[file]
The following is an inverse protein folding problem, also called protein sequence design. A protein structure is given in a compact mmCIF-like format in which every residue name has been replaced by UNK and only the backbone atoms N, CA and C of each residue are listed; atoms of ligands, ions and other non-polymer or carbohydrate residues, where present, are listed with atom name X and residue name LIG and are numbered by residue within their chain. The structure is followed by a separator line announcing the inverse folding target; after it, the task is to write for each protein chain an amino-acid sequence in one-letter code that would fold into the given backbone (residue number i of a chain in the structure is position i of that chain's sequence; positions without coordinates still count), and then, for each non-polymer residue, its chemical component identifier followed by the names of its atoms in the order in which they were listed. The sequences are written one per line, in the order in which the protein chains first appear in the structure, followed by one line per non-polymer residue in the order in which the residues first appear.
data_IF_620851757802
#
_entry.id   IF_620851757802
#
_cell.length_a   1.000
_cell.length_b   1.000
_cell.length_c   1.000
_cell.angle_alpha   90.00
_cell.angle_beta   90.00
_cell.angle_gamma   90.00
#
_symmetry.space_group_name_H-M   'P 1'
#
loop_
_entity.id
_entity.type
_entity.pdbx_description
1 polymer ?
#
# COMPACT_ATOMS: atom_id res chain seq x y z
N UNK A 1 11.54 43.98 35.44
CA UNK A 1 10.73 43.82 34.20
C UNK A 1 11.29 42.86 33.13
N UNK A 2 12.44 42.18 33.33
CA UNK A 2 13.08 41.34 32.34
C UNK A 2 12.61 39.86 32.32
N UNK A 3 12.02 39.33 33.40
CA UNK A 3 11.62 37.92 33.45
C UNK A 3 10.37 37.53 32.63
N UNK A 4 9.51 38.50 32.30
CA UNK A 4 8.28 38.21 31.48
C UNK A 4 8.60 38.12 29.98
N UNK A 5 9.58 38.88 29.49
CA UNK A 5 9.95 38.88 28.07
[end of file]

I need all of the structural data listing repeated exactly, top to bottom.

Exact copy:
The following is an inverse protein folding problem, also called protein sequence design. A protein structure is given in a compact mmCIF-like format in which every residue name has been replaced by UNK and only the backbone atoms N, CA and C of each residue are listed; atoms of ligands, ions and other non-polymer or carbohydrate residues, where present, are listed with atom name X and residue name LIG and are numbered by residue within their chain. The structure is followed by a separator line announcing the inverse folding target; after it, the task is to write for each protein chain an amino-acid sequence in one-letter code that would fold into the given backbone (residue number i of a chain in the structure is position i of that chain's sequence; positions without coordinates still count), and then, for each non-polymer residue, its chemical component identifier followed by the names of its atoms in the order in which they were listed. The sequences are written one per line, in the order in which the protein chains first appear in the structure, followed by one line per non-polymer residue in the order in which the residues first appear.
data_IF_620851757802
#
_entry.id   IF_620851757802
#
_cell.length_a   1.000
_cell.length_b   1.000
_cell.length_c   1.000
_cell.angle_alpha   90.00
_cell.angle_beta   90.00
_cell.angle_gamma   90.00
#
_symmetry.space_group_name_H-M   'P 1'
#
loop_
_entity.id
_entity.type
_entity.pdbx_description
1 polymer ?
#
# COMPACT_ATOMS: atom_id res chain seq x y z
N UNK A 1 11.54 43.98 35.44
CA UNK A 1 10.73 43.82 34.20
C UNK A 1 11.29 42.86 33.13
N UNK A 2 12.44 42.18 33.33
CA UNK A 2 13.08 41.34 32.34
C UNK A 2 12.61 39.86 32.32
N UNK A 3 12.02 39.33 33.40
CA UNK A 3 11.62 37.92 33.45
C UNK A 3 10.37 37.53 32.63
N UNK A 4 9.51 38.50 32.30
CA UNK A 4 8.28 38.21 31.48
C UNK A 4 8.60 38.12 29.98
N UNK A 5 9.58 38.88 29.49
CA UNK A 5 9.95 38.88 28.07